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Where have all the student publications gone?

August 23, 2012

I don’t want to steal thunder from a freelance reporter who contacted me yesterday about a story she hopes to pitch, but her questions contributed to my insomnia last night.

Her pitch will include a look at the loss of journalism programs in community colleges around the state of California. And her timing is important. In the last few weeks we have learned that five schools have shut down the student newspaper courses or “put them on hiatus,” which is code for “we’re shutting them down, but don’t really want to say so, so we’ll pretend we intend it to be short term.”

Those schools are:

  • Antelope Valley College
  • College of San Mateo
  • Los Angeles Harbor College (unconfirmed)
  • San Jose City College*, and
  • San Diego Miramar College

* Update 9/5/12: San Jose City College’s publication was reprieved for at least one semester.

And we don’t know if this is the end. School has not started for all community colleges and we might see a couple more get shut down at the last minute due to insufficient enrollments coupled with the devastating budget cuts community colleges have faced in recent years.

Before this year there have been cutbacks to student publications at:

  • Shasta College
  • College of the Canyons
  • Modesto College, and

Probably at a couple of other small colleges we have trouble tracking.

And then there are other colleges that have massive cuts to their operating budgets (remind you of the death of a thousand cuts?) or, like Moorpark College, practically have been forced to online only.

Worse, as I answered the reporter’s questions I said that it would not shock me to hear of another half dozen publications closing down in the next year, especially if Gov. Jerry Brown’s tax measure fails this November. That is an ugly enough statement, but as I later thought about which programs those might be I actually came up with a private watch list three times that size. These are programs that might be vulnerable because of budget cuts, low or lagging enrollments, and long-time instructor retirements … or a combination of those.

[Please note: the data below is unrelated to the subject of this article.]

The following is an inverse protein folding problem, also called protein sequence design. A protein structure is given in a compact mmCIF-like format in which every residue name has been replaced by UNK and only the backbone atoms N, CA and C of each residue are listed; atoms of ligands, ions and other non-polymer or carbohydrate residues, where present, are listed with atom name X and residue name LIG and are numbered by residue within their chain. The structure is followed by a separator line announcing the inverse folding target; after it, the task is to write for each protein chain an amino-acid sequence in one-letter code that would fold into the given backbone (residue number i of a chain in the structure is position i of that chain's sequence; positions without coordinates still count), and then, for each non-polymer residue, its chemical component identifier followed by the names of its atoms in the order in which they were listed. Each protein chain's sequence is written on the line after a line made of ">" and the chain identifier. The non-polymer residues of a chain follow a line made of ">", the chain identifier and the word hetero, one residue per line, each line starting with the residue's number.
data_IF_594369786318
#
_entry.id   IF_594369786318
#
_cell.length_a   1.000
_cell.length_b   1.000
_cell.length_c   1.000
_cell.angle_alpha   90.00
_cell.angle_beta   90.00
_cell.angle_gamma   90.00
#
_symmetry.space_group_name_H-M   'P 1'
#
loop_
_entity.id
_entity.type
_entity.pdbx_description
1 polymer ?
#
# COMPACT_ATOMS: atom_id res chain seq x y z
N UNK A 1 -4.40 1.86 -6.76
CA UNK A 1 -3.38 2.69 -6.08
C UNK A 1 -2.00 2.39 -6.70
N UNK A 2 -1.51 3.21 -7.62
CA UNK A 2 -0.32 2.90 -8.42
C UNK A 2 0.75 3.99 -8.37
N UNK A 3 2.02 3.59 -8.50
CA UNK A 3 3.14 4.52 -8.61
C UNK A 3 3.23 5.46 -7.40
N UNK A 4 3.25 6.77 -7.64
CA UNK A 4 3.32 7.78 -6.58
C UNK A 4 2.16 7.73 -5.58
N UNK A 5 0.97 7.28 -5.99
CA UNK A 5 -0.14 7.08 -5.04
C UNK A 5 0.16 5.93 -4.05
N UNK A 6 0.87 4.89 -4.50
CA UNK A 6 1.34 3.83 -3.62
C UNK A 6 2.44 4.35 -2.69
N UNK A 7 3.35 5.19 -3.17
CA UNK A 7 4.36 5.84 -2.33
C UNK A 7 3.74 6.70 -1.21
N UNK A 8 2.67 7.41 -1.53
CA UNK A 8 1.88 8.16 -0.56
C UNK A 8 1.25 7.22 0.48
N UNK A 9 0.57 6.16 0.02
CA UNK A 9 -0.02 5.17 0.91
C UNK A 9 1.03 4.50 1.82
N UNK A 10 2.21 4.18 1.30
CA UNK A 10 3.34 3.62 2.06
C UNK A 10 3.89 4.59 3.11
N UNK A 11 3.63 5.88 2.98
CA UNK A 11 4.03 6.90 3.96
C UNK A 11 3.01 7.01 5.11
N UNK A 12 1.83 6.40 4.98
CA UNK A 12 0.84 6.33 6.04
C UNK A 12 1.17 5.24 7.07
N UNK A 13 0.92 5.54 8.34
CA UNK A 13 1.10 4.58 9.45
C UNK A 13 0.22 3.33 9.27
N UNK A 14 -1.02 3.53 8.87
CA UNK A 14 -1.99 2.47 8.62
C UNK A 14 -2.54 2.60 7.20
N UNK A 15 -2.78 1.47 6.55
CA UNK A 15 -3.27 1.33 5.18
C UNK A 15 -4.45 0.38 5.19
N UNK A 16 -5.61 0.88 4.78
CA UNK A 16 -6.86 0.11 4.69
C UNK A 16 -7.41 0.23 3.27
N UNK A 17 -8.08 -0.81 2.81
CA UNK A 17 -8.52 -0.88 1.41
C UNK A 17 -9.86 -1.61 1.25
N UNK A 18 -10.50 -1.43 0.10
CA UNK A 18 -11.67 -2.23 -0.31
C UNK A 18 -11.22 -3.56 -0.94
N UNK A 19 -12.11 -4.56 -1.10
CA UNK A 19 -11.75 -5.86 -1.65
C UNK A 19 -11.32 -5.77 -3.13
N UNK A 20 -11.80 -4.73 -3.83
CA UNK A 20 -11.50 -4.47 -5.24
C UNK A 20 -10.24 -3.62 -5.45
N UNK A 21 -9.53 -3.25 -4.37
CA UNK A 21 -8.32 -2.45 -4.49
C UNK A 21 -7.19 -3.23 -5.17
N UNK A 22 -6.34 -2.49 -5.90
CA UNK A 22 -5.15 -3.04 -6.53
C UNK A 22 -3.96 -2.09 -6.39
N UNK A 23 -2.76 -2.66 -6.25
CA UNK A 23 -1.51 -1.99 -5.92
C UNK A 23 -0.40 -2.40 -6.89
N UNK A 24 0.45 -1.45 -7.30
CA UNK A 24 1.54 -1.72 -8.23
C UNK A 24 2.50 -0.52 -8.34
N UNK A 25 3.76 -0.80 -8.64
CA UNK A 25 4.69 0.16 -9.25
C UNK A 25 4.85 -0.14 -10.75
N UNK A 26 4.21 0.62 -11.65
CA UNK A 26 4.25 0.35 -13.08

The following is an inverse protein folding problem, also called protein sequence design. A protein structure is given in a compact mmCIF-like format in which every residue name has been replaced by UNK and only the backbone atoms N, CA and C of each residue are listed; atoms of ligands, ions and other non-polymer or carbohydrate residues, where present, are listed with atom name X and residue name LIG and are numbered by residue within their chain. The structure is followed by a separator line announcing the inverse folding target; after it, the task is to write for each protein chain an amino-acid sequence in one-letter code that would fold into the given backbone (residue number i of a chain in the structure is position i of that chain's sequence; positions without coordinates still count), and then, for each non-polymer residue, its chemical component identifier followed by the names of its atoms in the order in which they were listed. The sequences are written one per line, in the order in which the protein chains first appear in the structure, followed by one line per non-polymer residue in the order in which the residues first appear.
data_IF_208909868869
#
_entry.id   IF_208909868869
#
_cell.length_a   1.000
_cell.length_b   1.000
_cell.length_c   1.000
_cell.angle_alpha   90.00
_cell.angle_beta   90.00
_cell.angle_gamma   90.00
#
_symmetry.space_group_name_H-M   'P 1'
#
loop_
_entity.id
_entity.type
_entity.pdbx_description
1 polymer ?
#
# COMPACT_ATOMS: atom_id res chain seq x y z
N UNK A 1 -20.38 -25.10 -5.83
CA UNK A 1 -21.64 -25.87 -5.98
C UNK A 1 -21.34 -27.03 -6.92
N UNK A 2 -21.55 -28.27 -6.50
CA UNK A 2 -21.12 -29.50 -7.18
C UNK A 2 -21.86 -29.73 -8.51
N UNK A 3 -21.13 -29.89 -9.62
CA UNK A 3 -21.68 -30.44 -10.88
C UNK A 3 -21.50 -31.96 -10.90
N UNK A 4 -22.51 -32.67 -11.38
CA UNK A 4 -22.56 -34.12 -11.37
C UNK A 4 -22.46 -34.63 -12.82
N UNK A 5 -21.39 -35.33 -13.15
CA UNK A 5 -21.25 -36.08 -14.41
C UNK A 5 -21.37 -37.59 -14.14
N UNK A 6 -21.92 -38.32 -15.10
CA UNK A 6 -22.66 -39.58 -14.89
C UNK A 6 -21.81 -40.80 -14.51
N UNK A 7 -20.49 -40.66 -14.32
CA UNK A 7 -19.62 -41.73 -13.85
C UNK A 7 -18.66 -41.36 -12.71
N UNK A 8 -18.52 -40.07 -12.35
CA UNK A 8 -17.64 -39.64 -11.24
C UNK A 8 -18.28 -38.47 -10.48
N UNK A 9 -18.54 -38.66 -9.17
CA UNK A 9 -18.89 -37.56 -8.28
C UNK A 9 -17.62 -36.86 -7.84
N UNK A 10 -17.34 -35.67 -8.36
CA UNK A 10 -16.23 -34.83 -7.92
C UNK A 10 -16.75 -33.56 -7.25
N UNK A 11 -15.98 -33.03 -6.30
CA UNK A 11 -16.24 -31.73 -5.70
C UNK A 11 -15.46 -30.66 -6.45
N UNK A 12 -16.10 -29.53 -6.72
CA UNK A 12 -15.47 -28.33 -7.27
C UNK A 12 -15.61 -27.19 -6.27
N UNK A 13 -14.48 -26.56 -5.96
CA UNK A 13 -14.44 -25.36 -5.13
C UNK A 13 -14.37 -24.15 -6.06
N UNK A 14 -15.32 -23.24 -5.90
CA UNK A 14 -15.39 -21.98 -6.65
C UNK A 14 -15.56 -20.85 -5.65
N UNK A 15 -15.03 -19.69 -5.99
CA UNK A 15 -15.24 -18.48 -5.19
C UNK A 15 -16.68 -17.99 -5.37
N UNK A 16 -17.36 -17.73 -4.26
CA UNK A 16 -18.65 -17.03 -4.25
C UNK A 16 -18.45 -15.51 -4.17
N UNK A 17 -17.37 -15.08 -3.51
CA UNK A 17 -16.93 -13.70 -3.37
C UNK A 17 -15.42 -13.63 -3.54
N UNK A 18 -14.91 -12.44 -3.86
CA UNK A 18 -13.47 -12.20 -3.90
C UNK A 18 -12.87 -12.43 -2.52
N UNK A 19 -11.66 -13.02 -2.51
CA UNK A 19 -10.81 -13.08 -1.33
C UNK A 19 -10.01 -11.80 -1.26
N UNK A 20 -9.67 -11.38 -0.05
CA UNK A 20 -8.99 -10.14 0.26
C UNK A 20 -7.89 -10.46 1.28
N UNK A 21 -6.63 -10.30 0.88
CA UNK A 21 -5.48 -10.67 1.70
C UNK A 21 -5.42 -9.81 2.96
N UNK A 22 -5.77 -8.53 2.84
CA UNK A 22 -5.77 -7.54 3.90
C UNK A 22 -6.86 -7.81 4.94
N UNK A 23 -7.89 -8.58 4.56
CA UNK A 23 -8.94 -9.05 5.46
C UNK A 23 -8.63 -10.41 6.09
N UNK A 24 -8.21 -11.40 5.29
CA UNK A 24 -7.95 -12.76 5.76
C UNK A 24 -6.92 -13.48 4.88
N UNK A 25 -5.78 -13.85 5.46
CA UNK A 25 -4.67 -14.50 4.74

There are 112 community colleges in California, but in the best of times there are only about 65-70 colleges with student publications. If my watch list is any where near accurate, combined with this year’s and recent year’s cuts, that could very well mean a loss of a third or more of the student publications since the start of the recession. Ouch!

This is one reason why the California Journalism Education Coalition, a group I chair that brings together representatives from high school, community college, university and industry groups interested in journalism education, will be sponsoring a pair of regional workshops this fall with the theme of “Journalism Education Under Assault. One will be held in Sacramento in late September and the other in Northridge in mid-October.

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One comment

  1. Your numbers on the decline of community college newspapers in California are depressing. For me, the value of education didn’t register until I joined the Fresno City College Rampage circa 1970. On college publications is where journalism is really learned. Thanks for the insight.



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